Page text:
Review: Migrations by Charlotte McConaghy

book with river behind it

VERDICT: 2 stars

Trigger warnings: Suicide, Sexual Assault

I’ve wanted to read Migrations since before its release. It has great ratings on Goodreads, which proves that you need to take ratings with a grain of salt. I did, however, see a 1 star review from a trusted reviewer. Because of the dystopian aspect, I wanted to read this for myself.

I was disappointed. 

The actual style of the writing is the only thing I liked about this book. It’s lyrical yet concise. But there are glaring holes in the world building and the plot. Then there’s the biggest problem-Franny.

Migrations alternates between two timelines: the past and present. In the present, almost all animals have gone extinct in the world. There aren’t many fish left, and people who still fish are hated. Franny worms her way onto a fishing ship to follow the last migration of Arctic Terns. She tells the captain she is an orithinogist, and that she thinks the Arctic terns will lead them to fish. She is right, for the most part, so she stays on the boat.

We are introduced to Franny’s tumultuous childhood in Ireland. Her mom disappeared when she was young, and she lived with her father’s mother in Australia. Back in Ireland, Franny sits in on at University and meets the love of her life- Insta love style. She and Niall marry immediately, but very quickly it’s a struggle for Franny to stay. 

Franny is the most unlikable narrator I have ever encountered. There is nothing redeeming about her. She is so chaotic that she’s not even a believable character. And the author’s excuse for her behavior? She’s a “wanderer”. She’s unable to stay in one place. Why? It’s in her blood.

SPOILERS: Franny’s defining character trait is violence. She sleepwalks and attempts to strangle Niall in her sleep. She’s in jail for  murder, and it’s unclear if it was on purposeful or not. She also managed to kill two more people over the course of the present narrative. And yet. Franny is a wonderful swimmer and saves multiple people from drowning over the course of the story as well. Her character is completely unpredictable but predisposed to destroy and leave. 

In the past, we know that Franny served time in prison. It’s eventually revealed why. She (accidently?) rammed headfirst into another car, killing Niall and the woman in the other car. Franny claims she did it on purpose. Then she reveals that she saw an owl, which distracted her from the road. Franny is an unreliable narrator, so we don’t really know. Which brings me to my next point.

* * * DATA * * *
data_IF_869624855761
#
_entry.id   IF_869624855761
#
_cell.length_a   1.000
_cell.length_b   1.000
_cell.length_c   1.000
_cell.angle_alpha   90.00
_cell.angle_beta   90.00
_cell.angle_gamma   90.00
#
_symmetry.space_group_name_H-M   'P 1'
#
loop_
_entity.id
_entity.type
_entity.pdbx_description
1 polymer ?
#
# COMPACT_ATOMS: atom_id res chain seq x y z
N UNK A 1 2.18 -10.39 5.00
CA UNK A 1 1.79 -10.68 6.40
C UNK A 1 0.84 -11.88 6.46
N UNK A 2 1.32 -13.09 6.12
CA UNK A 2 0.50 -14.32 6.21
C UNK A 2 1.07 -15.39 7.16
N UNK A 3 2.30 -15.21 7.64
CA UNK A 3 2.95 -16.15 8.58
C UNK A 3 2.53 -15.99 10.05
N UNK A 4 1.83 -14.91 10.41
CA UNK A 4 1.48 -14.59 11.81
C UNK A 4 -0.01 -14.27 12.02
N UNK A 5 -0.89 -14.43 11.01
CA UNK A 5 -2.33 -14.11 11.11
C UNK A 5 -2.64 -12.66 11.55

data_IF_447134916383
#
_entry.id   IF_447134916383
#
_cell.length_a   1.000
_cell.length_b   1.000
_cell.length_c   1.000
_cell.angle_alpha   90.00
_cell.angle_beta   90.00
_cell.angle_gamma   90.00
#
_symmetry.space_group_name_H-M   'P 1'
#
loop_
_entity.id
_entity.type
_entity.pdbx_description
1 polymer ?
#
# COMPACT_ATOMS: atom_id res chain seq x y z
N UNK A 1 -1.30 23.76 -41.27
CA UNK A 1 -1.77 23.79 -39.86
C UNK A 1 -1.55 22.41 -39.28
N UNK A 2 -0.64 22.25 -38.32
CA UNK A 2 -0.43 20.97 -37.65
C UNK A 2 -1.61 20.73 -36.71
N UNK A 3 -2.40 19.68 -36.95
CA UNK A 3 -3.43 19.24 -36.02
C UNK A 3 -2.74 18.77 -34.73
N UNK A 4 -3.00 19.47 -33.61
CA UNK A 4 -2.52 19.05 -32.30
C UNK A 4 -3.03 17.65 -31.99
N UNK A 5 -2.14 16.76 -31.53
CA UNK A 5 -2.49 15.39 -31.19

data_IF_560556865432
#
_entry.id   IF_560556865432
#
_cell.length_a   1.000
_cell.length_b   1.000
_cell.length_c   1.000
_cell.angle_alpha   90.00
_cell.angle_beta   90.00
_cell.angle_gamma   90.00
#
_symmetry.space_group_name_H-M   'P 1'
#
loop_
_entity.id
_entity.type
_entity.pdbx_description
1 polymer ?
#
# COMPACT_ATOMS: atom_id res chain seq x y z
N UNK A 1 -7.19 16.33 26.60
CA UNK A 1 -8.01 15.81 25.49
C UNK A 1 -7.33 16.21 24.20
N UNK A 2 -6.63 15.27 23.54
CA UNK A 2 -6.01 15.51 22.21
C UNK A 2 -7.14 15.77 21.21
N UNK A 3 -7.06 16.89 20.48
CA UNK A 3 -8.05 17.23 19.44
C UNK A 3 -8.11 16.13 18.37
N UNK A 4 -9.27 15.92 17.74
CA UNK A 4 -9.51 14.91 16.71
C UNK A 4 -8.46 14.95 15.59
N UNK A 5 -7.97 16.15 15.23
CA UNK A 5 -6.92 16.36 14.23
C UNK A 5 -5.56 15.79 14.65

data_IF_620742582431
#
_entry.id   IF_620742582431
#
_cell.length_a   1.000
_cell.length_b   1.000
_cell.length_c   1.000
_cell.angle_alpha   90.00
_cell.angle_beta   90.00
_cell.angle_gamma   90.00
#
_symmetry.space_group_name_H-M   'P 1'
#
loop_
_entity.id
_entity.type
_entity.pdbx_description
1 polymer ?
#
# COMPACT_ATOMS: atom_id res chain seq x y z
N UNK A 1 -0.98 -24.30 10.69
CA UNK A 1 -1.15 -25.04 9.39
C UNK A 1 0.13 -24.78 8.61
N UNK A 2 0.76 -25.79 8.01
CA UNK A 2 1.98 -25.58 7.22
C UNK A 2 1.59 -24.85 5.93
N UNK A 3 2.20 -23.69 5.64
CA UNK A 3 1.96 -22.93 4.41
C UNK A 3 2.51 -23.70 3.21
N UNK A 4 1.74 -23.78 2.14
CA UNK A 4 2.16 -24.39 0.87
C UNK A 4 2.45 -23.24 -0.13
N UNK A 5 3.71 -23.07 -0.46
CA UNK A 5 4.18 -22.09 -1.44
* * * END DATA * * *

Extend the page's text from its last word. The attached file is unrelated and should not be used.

Niall, Franny’s husband, is seemingly okay with the fact that Franny will just leave him when she feels she has to. By the end, we are made to understand their relationship is like this-Franny is a wild thing, possibly a bird, possibly something else. She is untamed. Niall is a scientist and by trapping Franny, he’s able to study her closely. But Franny, being a wild thing, kills him in the end.

Franny succeeds(?) in following the birds to their last migration. destroying everything else around her in the process. She plans to spread Niall’s ashes into the sea there. She also plans on killing herself. She spreads the ashes, and then submerges herself, fully intending to end it. But she doesn’t. The book ends with her being released from prison for the second time of her life. Her dad, who has never been part of her life and who is a convicted killer herself, is waiting to pick her up. They drive off together.

Then there’s the complete and utter lack of worldbuilding. This is apparently set in the not-so-far future in which climate change and human behavior has made most animals in the world extinct. For some reason, fishermen have received the bulk of the blame for this act (maybe because there are still some fish in the ocean? It’s not very well explained). This could have been such a rich world and the extinction of the animals could have added another layer to Franny’s story. Instead, the state of the world is barely acknowledged throughout the story. 

Overall: With more developed worldbuilding, maybe I could have forgiven some of Franny’s erratic behavior in this book. Or maybe not. Either way, I don’t recommend reading this. Migration’s book description first reminded me of one of my favorite books, The Lightkeepers by Abby Geni. After reading Migrations, they can’t be compared. Save yourself the pain and read the Lightkeepers instead. 

In the Woods and mood reading!

Anna: It’s finally (slowly!) feeling a bit more like fall! 

As cooler weather approaches, I’ve been in the mood for crime fiction. This is the second Tana French novel I’ve read in a month. The first in her Dublin Murder Squad series, In the Woods follows Detective Bob Ryan and his partner Cassie Maddox as they investigate the murder of a twelve-year-old girl found dead in the woods…the same woods where Ryan’s two childhood friends went missing years before. I didn’t enjoy this as much as The Witch Elm, but I’ve heard this series only gets better, and I think it’s one I could easily binge this fall.